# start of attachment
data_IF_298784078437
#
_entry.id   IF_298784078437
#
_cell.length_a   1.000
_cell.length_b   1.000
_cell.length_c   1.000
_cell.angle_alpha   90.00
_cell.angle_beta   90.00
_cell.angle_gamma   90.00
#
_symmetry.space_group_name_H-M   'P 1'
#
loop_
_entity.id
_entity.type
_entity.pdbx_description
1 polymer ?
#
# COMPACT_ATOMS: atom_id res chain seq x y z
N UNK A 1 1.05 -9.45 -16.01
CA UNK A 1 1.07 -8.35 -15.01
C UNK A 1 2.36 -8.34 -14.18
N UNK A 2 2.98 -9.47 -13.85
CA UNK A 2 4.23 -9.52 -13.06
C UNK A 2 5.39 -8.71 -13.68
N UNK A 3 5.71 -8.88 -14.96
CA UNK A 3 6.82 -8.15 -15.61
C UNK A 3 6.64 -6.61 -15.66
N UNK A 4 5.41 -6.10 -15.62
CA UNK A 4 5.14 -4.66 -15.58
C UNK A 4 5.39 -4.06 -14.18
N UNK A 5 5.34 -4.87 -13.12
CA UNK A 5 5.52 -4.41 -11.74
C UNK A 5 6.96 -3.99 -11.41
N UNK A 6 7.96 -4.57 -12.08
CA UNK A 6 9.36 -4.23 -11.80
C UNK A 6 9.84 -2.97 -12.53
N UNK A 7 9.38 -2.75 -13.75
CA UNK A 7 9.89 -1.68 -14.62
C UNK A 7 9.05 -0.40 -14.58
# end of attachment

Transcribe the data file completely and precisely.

data_IF_298784078437
#
_entry.id   IF_298784078437
#
_cell.length_a   1.000
_cell.length_b   1.000
_cell.length_c   1.000
_cell.angle_alpha   90.00
_cell.angle_beta   90.00
_cell.angle_gamma   90.00
#
_symmetry.space_group_name_H-M   'P 1'
#
loop_
_entity.id
_entity.type
_entity.pdbx_description
1 polymer ?
#
# COMPACT_ATOMS: atom_id res chain seq x y z
N UNK A 1 1.05 -9.45 -16.01
CA UNK A 1 1.07 -8.35 -15.01
C UNK A 1 2.36 -8.34 -14.18
N UNK A 2 2.98 -9.47 -13.85
CA UNK A 2 4.23 -9.52 -13.06
C UNK A 2 5.39 -8.71 -13.68
N UNK A 3 5.71 -8.88 -14.96
CA UNK A 3 6.82 -8.15 -15.61
C UNK A 3 6.64 -6.61 -15.66
N UNK A 4 5.41 -6.10 -15.62
CA UNK A 4 5.14 -4.66 -15.58
C UNK A 4 5.39 -4.06 -14.18
N UNK A 5 5.34 -4.87 -13.12
CA UNK A 5 5.52 -4.41 -11.74
C UNK A 5 6.96 -3.99 -11.41
N UNK A 6 7.96 -4.57 -12.08
CA UNK A 6 9.36 -4.23 -11.80
C UNK A 6 9.84 -2.97 -12.53
N UNK A 7 9.38 -2.75 -13.75
CA UNK A 7 9.89 -1.68 -14.62
C UNK A 7 9.05 -0.40 -14.58